Editor’s Note: The video above first aired in September, 2023.

ODESSA, Texas (KMID/KPEJ)- An Odessa man was arrested Friday after investigators said he admitted to selling fentanyl laced pills to a teen who later overdosed and died. Nathaniel Martinez, 18, has been charged with Murder Manufacture/Delivery of a Controlled Substance Causing Death. 

According to an Odessa Police Department report, on October 2, officers and paramedics responded to a home on Lindberg after someone called 911 and asked for help. At the scene, officers found an unresponsive 16-year-old boy.

Witnesses said the teen had overdosed on fentanyl in the past and when they tried to wake him up for school that day, they found him sitting on the floor. They said they asked the boy if he was “okay”, to which he replied, “no”. They said they then tried to help the teen up from the floor, but he lost consciousness. That’s when witnesses said they administered Narcan and began performing CPR.

The witnesses said they believed the teen had overdosed on counterfeit M30 pills, which are known to contain fentanyl, and gave investigators consent to search the teen’s room. During that search, investigators reportedly found eight of the blue pills known as M30s. 

The teen was taken to Medical Center Hospital for treatment and was then flown to a Lubbock hospital where he was declared brain dead later that same day; he died on October 3. An affidavit states that the preliminary autopsy results listed the teen’s cause of death as fentanyl overdose. 

Investigators then followed a digital trail and learned that the teen had purchased fentanyl laced pills from an Instagram user just hours before he overdosed. That digital data, which included geolocation tracking, led officers to a home on Amistad, where the teen had last purchased narcotics.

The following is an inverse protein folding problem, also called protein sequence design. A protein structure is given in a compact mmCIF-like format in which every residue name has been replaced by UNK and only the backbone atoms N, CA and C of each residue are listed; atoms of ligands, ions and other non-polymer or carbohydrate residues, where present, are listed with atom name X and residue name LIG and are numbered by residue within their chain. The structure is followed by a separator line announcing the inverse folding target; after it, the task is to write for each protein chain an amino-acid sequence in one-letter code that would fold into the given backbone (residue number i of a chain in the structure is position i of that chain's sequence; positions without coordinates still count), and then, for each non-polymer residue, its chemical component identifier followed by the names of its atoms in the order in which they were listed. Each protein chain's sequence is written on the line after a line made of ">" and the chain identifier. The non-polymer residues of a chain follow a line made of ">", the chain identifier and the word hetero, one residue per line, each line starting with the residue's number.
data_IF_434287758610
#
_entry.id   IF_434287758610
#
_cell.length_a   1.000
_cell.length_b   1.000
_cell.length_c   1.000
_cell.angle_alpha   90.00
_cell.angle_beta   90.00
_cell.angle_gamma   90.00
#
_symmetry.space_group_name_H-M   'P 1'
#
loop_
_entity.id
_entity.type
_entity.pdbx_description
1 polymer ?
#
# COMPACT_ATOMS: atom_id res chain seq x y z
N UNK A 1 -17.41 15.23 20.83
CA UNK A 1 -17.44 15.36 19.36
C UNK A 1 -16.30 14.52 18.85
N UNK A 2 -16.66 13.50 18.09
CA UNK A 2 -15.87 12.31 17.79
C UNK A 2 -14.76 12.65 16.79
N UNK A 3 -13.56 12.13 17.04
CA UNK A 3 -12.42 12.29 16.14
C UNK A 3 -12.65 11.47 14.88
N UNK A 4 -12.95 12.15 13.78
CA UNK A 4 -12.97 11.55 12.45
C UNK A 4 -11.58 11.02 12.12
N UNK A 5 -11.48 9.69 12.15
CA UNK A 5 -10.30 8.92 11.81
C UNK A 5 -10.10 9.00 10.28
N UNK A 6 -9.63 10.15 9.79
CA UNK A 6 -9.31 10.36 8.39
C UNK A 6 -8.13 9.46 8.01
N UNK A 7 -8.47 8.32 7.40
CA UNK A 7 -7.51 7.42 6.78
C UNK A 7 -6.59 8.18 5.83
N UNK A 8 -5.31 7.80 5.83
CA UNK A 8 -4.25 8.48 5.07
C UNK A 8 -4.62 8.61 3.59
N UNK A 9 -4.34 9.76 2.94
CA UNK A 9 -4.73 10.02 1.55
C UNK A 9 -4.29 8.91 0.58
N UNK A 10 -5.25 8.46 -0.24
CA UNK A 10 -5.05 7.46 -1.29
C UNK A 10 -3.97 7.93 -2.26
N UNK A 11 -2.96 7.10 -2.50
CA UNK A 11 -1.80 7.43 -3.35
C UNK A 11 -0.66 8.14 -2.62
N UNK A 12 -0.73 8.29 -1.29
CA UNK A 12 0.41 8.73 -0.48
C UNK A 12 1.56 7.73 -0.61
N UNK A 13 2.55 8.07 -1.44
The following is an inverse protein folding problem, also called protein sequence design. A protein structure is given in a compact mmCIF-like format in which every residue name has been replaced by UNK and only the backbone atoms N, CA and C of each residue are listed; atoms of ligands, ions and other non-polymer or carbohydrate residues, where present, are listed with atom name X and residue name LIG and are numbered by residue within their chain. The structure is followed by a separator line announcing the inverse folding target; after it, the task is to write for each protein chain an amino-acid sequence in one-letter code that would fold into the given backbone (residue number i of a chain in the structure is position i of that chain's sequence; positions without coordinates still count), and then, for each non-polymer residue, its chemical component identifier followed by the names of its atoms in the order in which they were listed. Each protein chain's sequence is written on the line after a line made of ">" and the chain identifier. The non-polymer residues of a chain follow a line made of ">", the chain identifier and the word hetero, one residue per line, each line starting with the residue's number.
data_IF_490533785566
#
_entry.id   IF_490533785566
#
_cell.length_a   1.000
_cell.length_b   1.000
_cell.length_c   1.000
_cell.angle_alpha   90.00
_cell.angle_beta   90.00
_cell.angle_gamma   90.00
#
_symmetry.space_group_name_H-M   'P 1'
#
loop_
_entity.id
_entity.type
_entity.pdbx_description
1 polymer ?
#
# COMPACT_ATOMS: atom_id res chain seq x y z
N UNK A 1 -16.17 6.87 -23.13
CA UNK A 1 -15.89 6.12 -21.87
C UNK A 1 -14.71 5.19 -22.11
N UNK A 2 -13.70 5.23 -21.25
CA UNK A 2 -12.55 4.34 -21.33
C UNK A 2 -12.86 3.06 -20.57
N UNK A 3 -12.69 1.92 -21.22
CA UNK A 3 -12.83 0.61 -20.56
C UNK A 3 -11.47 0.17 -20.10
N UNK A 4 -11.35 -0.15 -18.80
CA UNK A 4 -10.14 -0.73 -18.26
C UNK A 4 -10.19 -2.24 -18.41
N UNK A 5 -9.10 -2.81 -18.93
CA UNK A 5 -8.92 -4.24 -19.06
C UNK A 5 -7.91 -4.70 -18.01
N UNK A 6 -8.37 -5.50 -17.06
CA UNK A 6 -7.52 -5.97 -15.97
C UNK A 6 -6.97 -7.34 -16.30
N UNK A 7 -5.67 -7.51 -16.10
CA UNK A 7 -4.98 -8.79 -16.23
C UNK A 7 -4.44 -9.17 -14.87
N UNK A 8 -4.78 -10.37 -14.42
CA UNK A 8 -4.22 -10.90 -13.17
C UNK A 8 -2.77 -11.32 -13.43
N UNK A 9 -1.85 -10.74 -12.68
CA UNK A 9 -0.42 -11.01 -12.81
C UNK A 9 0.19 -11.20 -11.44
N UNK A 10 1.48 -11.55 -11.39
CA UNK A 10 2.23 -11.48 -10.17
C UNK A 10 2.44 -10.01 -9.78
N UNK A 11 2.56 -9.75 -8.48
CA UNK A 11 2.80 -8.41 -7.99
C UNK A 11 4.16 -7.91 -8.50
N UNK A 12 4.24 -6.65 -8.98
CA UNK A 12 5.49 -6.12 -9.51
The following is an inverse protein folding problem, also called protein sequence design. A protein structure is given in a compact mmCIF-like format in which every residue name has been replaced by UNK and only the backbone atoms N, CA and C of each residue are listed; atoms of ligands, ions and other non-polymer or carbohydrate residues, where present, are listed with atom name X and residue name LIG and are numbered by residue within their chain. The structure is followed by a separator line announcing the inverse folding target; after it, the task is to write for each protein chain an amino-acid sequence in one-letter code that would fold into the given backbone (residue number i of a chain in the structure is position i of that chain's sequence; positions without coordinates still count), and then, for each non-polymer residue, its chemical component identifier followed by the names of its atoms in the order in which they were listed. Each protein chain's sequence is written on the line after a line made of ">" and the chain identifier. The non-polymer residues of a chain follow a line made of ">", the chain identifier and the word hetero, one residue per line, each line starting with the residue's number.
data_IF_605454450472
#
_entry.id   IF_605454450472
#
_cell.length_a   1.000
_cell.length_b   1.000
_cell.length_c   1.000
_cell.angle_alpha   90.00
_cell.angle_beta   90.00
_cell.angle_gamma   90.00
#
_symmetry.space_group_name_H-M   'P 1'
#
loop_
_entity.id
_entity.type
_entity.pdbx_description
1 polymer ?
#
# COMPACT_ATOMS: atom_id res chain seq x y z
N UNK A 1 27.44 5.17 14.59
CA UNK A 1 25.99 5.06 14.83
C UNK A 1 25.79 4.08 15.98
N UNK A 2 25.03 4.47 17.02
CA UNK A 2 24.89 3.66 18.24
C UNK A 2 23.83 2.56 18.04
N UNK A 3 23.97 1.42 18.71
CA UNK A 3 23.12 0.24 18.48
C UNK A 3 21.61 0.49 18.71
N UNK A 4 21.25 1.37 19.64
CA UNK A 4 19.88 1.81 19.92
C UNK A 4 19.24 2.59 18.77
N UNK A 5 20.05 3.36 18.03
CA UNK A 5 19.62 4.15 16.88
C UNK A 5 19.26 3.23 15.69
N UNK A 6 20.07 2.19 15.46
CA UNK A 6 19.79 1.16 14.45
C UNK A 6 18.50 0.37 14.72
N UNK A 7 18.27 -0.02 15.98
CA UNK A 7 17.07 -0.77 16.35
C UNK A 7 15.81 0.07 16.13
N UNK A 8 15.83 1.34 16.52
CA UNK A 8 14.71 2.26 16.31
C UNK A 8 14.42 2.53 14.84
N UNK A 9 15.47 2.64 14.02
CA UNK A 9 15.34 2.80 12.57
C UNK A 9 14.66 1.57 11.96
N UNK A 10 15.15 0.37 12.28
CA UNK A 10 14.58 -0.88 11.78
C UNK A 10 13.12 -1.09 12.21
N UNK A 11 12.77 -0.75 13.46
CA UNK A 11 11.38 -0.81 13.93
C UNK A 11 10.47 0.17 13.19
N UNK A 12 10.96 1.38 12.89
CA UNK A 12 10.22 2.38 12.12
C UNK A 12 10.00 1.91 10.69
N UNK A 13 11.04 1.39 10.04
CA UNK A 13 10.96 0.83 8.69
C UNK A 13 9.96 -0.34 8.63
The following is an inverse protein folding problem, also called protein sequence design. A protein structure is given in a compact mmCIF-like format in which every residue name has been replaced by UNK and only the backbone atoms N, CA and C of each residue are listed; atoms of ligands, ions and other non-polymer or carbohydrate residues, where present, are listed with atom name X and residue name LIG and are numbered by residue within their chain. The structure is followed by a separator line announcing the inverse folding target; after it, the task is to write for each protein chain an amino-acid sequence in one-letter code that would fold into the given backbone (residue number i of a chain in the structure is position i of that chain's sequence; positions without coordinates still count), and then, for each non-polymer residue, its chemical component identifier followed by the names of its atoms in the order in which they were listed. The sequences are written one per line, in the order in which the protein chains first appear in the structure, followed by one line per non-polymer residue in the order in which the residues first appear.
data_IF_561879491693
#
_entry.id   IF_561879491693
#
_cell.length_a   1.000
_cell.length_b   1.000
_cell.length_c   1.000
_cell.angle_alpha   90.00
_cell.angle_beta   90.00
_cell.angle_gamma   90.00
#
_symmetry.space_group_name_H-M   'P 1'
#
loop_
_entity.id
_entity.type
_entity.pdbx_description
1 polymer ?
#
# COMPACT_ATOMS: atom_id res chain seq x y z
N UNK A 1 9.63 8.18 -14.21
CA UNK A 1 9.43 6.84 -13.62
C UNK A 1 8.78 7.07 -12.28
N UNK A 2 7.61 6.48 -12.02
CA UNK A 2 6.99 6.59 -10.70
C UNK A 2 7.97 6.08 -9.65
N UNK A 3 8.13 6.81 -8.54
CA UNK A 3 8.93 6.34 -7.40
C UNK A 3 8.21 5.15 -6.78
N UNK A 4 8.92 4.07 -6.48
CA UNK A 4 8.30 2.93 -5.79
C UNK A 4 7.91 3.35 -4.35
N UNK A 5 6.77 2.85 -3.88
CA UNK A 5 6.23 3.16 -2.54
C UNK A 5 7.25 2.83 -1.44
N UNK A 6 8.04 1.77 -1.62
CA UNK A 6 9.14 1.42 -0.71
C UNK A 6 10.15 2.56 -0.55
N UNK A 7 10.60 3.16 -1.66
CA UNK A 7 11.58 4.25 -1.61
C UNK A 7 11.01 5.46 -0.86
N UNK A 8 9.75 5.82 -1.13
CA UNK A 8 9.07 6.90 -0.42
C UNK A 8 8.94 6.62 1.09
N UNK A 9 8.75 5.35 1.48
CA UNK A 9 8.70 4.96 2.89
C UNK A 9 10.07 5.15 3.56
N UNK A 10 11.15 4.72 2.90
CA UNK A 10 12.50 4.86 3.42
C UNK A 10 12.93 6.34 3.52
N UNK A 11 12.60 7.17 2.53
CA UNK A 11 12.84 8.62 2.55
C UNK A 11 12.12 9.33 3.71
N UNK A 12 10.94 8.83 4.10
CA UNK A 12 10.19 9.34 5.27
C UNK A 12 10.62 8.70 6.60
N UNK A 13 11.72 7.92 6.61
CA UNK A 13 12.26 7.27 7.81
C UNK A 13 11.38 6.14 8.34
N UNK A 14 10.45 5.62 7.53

On October 27, investigators spoke with Martinez after he was allegedly caught with 21.2 grams of M30 pills. In a conversation with investigators, Martinez allegedly admitted to selling between 200 and 300 M30 pills a day and said he was the person who sold to the teen just before he overdosed.

Martinez also “admitted to knowing that people frequently overdose and can die from using counterfeit M30 pills.” Investigators said Martinez also admitted that he had “personally witnessed” five or six separate non-fatal overdoses as a result of people taking M30 pills. 

Martinez was arrested and booked into the Ector County Law Enforcement Center where he remained as of Monday afternoon. In addition to the murder charge, he’s also facing one charge of Manufacture and Delivery of a Controlled Substance; his bond has been set at a combined $100,000.

On September 1, Governor Greg Abbott signed House Bill 6 into law to increase criminal penalties for selling and distributing fentanyl. The bill also allows prosecutors to seek a murder charge for any person who manufactures or delivers fentanyl when someone dies as a result.

“Fentanyl is an epidemic that very simply, is taking too many lives,” Abbott said during the bill signing ceremony. “Because of the courageous partnership of grieving family members Texas legislators and our office, we are enshrining into law today new protections that will save lives in Texas.”

In September, 1:11 Project founder, Michelle Watson, and other organizers, set up a moving display outside the Ector County Courthouse highlighting photos of teens and young people from the Basin who have died of a fentanyl overdose in recent years. At that time, Watson said she hoped that the newly enacted law would help slow the spread of fentanyl in the community. 

“Our loved ones are gone; they’re not coming back, and someone gave them whatever they took and so now having harsher laws…making it (stricter) I think will start to make a difference,” she said.  

The work Watson and the 1:11 Project is doing is critical amid rising rates of fentanyl deaths locally and across the state. While many health experts predicted that drug “overdose” and fentanyl fatalities would decrease after the pandemic, new data released this month from the CDC revealed that U.S. drug “overdose” deaths reached a new high in 2023.

The CDC estimates that more than 111,000 Americans died from a drug overdose in the 12-month period ending in April – and more than 77,000 of those deaths involved fentanyl and other synthetic opioids other than methadone. Both are record highs and increases over the prior year. In Texas, fentanyl related deaths rose by 28% during that same time period.